Bring it on

As the British election campaign enters its final week, opinion polls suggest another huge victory for Prime Minister Tony Blair. He tells Anil Bhoyrul what his re-election will mean for the Arab world.

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By  Anil Bhoyrul Published  May 1, 2005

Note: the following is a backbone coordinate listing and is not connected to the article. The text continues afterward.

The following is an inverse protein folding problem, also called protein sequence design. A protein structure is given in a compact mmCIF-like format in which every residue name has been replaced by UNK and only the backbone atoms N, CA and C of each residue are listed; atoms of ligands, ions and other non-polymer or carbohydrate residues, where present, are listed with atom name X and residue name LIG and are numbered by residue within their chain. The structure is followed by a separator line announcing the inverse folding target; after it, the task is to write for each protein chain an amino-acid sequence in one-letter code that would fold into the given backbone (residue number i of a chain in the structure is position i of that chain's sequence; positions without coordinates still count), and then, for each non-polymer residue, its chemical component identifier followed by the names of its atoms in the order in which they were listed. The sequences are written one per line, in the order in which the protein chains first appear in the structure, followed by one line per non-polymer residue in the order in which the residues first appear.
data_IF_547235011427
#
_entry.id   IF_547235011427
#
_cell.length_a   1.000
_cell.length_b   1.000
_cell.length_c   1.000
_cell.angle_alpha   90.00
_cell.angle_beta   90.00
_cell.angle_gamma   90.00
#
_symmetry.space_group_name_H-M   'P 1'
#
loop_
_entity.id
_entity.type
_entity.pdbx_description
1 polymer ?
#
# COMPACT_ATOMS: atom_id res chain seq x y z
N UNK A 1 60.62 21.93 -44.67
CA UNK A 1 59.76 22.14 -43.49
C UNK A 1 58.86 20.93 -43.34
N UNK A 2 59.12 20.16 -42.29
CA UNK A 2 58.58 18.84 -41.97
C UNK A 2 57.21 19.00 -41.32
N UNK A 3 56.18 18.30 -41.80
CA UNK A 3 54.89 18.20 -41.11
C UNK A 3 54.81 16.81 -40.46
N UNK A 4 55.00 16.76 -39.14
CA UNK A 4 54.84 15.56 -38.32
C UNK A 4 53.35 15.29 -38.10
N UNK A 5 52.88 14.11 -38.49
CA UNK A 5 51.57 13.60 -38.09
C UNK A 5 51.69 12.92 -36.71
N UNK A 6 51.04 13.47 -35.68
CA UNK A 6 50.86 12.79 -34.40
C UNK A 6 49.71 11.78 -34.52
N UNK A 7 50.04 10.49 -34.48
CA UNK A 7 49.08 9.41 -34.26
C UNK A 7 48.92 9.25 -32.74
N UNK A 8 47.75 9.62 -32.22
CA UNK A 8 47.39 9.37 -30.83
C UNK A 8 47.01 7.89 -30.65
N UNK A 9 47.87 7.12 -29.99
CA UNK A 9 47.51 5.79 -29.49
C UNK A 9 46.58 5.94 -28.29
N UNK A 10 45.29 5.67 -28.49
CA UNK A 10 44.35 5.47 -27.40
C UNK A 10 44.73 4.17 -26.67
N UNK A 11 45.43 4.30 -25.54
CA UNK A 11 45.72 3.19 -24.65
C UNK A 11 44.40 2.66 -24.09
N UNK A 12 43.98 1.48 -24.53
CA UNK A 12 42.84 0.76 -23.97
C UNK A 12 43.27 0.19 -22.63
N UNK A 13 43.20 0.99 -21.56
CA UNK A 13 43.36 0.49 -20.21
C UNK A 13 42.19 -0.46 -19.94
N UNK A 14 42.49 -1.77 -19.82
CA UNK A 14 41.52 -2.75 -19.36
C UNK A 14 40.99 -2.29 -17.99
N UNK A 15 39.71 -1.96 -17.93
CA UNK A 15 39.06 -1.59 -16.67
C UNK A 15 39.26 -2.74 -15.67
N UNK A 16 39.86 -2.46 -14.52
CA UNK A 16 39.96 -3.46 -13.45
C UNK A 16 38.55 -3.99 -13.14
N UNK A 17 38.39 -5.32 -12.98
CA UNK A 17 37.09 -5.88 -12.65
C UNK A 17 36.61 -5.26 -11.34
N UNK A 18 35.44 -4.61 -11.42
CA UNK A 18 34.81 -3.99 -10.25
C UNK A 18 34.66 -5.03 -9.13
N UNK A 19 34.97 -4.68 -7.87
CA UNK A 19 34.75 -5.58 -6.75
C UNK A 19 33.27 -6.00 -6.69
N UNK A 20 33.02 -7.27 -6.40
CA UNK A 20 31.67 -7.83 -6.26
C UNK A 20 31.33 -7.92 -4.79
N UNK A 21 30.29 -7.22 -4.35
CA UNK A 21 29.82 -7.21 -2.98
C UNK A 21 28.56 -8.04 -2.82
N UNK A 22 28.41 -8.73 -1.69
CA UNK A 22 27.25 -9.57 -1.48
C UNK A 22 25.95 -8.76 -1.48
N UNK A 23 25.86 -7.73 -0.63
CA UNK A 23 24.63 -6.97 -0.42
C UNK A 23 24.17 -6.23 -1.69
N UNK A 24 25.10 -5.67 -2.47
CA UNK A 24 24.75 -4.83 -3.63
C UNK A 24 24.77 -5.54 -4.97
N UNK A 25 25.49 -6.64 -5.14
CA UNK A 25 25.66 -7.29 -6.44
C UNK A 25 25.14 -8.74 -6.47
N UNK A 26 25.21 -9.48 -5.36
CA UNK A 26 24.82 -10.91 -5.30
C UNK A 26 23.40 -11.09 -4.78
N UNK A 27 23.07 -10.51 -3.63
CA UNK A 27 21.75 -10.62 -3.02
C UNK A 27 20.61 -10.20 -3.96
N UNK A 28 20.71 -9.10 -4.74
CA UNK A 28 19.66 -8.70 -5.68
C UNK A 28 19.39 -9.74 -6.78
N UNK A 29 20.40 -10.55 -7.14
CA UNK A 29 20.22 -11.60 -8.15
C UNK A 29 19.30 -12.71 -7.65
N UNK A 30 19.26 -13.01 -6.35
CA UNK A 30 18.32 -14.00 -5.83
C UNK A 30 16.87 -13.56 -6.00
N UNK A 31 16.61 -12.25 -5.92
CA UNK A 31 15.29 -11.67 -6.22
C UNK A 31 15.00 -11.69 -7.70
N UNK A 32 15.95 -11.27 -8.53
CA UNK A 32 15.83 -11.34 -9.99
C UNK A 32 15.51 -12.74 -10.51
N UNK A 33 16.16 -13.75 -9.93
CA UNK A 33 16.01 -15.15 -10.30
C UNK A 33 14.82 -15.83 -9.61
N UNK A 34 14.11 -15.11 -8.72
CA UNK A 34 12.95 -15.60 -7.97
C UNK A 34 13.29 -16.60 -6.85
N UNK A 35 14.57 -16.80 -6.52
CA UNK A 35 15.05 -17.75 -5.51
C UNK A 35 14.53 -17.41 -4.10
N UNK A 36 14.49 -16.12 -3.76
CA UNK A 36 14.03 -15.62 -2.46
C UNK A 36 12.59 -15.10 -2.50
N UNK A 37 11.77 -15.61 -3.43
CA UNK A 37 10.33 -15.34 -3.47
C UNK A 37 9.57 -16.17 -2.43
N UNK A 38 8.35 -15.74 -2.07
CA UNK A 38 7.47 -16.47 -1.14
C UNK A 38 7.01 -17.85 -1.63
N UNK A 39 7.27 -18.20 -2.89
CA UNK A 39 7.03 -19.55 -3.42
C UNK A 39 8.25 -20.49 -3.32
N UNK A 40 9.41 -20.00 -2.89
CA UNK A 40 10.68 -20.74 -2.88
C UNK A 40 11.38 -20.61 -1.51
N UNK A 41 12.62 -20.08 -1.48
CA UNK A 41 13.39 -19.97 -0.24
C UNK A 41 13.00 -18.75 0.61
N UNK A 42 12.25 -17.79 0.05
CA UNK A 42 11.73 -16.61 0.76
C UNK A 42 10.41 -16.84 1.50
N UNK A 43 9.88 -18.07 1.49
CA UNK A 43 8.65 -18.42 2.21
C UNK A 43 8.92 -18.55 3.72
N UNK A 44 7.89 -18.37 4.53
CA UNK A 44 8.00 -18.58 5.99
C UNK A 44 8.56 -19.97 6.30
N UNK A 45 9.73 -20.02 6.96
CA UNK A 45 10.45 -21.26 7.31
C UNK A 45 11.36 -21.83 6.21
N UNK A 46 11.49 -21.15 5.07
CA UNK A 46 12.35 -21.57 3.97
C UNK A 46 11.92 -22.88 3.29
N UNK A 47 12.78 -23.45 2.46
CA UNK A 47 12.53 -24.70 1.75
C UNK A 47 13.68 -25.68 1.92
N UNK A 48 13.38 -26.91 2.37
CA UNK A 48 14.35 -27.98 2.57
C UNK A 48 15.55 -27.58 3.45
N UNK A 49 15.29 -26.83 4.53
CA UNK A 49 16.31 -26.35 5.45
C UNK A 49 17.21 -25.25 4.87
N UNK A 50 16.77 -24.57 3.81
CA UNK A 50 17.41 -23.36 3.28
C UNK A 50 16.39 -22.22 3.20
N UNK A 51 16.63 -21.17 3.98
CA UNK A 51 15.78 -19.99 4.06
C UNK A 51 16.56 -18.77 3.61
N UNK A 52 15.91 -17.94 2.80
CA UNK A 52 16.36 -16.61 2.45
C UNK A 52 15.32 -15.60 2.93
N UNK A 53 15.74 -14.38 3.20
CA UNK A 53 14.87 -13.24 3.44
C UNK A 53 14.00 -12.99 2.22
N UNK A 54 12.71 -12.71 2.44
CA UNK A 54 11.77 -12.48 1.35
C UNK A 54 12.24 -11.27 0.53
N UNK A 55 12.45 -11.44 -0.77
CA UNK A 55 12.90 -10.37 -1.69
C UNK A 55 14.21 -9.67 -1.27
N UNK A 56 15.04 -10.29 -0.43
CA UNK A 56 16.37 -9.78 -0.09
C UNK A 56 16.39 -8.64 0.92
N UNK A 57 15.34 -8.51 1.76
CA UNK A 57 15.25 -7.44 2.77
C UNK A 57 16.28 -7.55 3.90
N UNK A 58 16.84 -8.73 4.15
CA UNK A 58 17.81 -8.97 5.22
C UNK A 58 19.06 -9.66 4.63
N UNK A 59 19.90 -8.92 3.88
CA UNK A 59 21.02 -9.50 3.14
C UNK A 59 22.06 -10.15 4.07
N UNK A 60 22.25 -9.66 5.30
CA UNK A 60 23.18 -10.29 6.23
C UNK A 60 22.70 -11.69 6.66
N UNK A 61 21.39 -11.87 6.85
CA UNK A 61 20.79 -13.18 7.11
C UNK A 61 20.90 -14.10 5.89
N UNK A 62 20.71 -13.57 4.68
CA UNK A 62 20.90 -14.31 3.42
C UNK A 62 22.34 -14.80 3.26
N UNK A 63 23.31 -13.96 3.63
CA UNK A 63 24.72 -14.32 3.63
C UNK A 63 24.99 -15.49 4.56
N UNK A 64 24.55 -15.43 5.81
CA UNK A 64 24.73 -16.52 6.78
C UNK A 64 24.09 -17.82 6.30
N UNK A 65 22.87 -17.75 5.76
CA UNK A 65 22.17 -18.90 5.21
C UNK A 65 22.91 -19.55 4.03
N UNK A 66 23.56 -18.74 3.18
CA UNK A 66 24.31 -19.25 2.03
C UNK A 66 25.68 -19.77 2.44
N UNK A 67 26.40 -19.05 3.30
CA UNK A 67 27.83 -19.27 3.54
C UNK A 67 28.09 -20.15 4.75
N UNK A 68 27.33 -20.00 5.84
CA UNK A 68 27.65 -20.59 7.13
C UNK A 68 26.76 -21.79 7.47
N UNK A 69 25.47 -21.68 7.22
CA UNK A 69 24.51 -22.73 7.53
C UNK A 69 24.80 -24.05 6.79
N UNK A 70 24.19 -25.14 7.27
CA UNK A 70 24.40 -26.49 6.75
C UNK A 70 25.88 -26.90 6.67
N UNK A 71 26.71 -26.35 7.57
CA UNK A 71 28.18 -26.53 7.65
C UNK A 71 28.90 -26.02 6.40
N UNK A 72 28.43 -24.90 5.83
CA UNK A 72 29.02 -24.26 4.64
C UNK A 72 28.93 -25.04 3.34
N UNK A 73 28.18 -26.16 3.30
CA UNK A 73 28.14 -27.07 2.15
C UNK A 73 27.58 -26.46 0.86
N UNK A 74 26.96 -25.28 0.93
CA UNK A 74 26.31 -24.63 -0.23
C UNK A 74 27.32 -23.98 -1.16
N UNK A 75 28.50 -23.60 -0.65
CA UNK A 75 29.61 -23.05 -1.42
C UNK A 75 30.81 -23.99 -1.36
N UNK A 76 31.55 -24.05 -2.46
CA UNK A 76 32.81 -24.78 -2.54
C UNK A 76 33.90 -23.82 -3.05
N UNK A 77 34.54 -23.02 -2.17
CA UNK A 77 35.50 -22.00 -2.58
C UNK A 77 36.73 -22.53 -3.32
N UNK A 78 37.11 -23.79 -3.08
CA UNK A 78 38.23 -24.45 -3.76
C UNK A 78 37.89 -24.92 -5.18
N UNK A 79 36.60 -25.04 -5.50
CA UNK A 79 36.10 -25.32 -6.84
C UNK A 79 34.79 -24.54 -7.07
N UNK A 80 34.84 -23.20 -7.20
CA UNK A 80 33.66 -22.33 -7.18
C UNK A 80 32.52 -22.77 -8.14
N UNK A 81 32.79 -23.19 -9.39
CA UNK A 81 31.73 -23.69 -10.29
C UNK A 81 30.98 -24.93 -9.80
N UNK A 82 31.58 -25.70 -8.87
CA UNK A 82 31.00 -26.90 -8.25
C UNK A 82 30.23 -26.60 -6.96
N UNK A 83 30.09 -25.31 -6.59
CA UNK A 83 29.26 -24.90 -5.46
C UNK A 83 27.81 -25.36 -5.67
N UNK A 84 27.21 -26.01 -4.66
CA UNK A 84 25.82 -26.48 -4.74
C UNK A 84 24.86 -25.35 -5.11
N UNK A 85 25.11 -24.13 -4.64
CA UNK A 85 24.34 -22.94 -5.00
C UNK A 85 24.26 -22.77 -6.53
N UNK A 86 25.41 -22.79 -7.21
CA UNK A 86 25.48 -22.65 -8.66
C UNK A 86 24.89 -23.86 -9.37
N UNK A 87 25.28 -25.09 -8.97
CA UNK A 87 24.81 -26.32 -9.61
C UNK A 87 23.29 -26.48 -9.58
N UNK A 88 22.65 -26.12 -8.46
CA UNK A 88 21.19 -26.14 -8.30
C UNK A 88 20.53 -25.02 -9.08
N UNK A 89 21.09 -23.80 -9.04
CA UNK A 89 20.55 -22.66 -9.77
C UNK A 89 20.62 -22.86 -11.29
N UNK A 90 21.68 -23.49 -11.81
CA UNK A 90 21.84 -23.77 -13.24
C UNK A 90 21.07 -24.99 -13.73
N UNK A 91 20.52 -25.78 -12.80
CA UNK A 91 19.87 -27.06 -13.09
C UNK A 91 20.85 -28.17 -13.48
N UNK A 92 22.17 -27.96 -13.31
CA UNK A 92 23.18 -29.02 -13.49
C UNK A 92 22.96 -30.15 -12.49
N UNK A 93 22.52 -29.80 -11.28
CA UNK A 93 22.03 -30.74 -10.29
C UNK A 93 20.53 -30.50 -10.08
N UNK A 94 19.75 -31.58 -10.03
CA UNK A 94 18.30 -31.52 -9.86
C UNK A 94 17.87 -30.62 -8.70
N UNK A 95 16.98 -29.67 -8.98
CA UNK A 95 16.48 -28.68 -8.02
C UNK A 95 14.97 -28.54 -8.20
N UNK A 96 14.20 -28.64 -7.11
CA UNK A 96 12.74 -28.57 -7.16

Bring it on|~|BLAIR-200.jpg|~||~| SHORTLY AFTER 2pm last Tuesday, British prime minister Tony Blair arrived at a South London school, one of five stops during the day’s election campaign schedule. It had been arranged several weeks in advance, and the expected cheering from youngsters would undoubtedly deliver great television for Blair. But just as Blair entered the school yard, something went horribly wrong, as a chorus of “boos” rang out from over 200 school children. Was Blair’s seemingly golden touch finally falling apart? Not quite. “They weren’t booing, they were saying “boom”. That’s an old fashioned way of saying ‘hooray’. These kids were all cheering the Prime Minister, it just didn’t sound that way,” explained his chief of staff Jonathan Powell. It appears that Blair can do absolutely nothing wrong – even managing to claim boos are cheers. With less than a week to go to polling day, the campaign of his main opponent, Conservative leader Michael Howard, is in tatters. Every single opinion poll points to another victory for Blair, the only question being how big. But while Blair’s opponents back home continue to snipe at him over the Iraq war, which has undoubtedly cost him dearly in votes, Arab leaders are likely to welcome the election of Blair for a third consecutive time. Blair himself told Arabian Business: “Britain has been building a very strong relationship with the Arab world, and by that I mean all Arab countries. Not just in terms of increasing trade, but strong political ties. We have a huge role to play in the peace process in Israel and Palestine, and yes, we shall have a part to play when it comes to both Syria and Iran. But our strongest weapon always has been, and always will be, diplomacy.” First on the agenda for a re-elected Blair government is certain to be Iraq. The US and Britain claimed that Iraq had weapons of mass destruction (WMD), using this as the reason for their 2003 invasion of Iraq. Ironically, as Blair wraps up his election campaign, the search for WMDs has also been wrapped up. Last week the US chief weapons inspector, Charles Duelfer, has said inquiries into weapons of mass destruction in Iraq have “gone as far as feasible”. Duelfer also said an official transfer of WMDs to Syria ahead of the Iraq war was not likely. The CIA adviser reported last year that neither expected stockpiles of chemical or biological weapons, nor evidence of recent production had been found. Blair himself is in no mood for apologising, explaining: “I can’t say sorry we removed Saddam. No, if you’re asking me other things I’ve got wrong over the past eight years, I’ve already said there are certain things that any government gets wrong. I suppose I’ve had my share of those.” He adds: “Some, not all, of that intelligence was wrong. But the decision I had to take at the time was whether as a result of that intelligence we could conclude Saddam was in breach of United Nations resolutions, and I concluded he was. And I may say the evidence is that he indeed was in breach of UN resolutions.” So what next? Iraq’s transitional government, led by Shia leader Ibrahim Jaafari, has been unable to form a united cabinet, with out-going prime minister Iyad Allawi bidding to re-join the cabinet. The transitional government’s main task will be to oversee the drafting of a permanent Iraqi constitution and to pave the way for elections in December. Blair’s advisors say there is absolutely no question of British troops coming home before then. In the meantime, it is expected that a re-elected Blair would divert more resources into the Iraqi infrastructure — it remain a country plagued with insecurity, lack of power and other basic utilities. “If we can show the Iraqi people that life is now better with Saddam gone, than I believe that peace will, in the longer term, be secured,” Blair himself says. Surprisingly, it may be in neighbouring Iran that Blair will find more success. Last year, he appeared to join forces with President Bush’s definition of Iran as being part if the “axis of evil”. “It certainly does sponsor terrorism. There’s no doubt about that at all,” Blair told a parliamentary committee, adding: “I hope very much that if we can make progress in the Middle East, that Iran realises that it’s got an obligation to help that, not hinder it.” For the time being, Iran has suspended all uranium enrichment-related activities to fulfil its part of a deal clinched in November with the Europeans, in hopes of getting trade, security and technology concessions. But while the war mongering continues in Washington, Blair’s aides say he is convinced a diplomatic solution can be found to any looming crisis. Significantly, Former Iranian president and cleric Ali Akbar Hashemi Rafsanjani has indicated he plans to stand in June’s presidential elections. He has twice been president of Iran in the 1990s and is currently head of the Expediency Council — a powerful arbitration body. In the complicated factional politics of Iran, he is categorised as a pragmatic conservative, someone who backs private enterprise and is in theory willing to engage with the West, but he is a conservative in terms of domestic social policy. More to the point, as one Blair aide explains: “He is someone we can do business with.” Another leader Blair is likely to “do business with” is Palestinian leader Mahmoud Abbas. While Israeli premier Ariel Sharon was being invited to President Bush is ranch in Texas in April for cosy chats, Blair’s own diplomatic skills are being honed towards Abbas. The two met at the peace conference in London earlier this year, and the British prime minister is, according to advisors, taking on the role of “pushing” Abbas into totally reigning in the rogue elements of the Palestinian military. Two weeks ago Bush issued an unusually stern public warning to Ariel Sharon against plans to expand Jewish settlements in the West Bank. The censure, delivered during a visit to Bush’s Texas ranch that was to have been a reward for the Israeli prime minister, is the strongest sign so far of Washington’s concern that a settlement expansion could wreck Bush’s road map for Middle East peace. “I told the prime minister of my concern that Israel not undertake any activity that contravenes road map obligations or prejudices final status negotiations,” Bush said. Blair meanwhile says: “What the Americans, and I think the international community is now coming behind this consensus, is that a viable independent Palestinian state means viable (a) in terms of territory, but (b) in terms of the institutions of statehood. Now both of those things have got to be got right, and the President’s [Bush] commitment to a contiguous Palestinian state was very important from that perspective, it laid to rest any doubts that the Palestinian state might be the so-called Swiss cheese solution, you know little pockets here and there. At the same time there is no doubt in my mind at all that a viable Palestinian state has got to be more than just viability in terms of territory, it has to have a sustainable democracy, the political institutions to go along with it, proper security structures and proper economic institutions.” Blair’s position on the international stage, has never been more secure. While George W. Bush prefers to send his secretary of state to do his foreign work, Blair has always preferred to personally go on trips. Few foreign leaders are likely to have even heard of Blair’s main challenger Michael Howard. And that is likely to remain the case for at least another four years. ||**||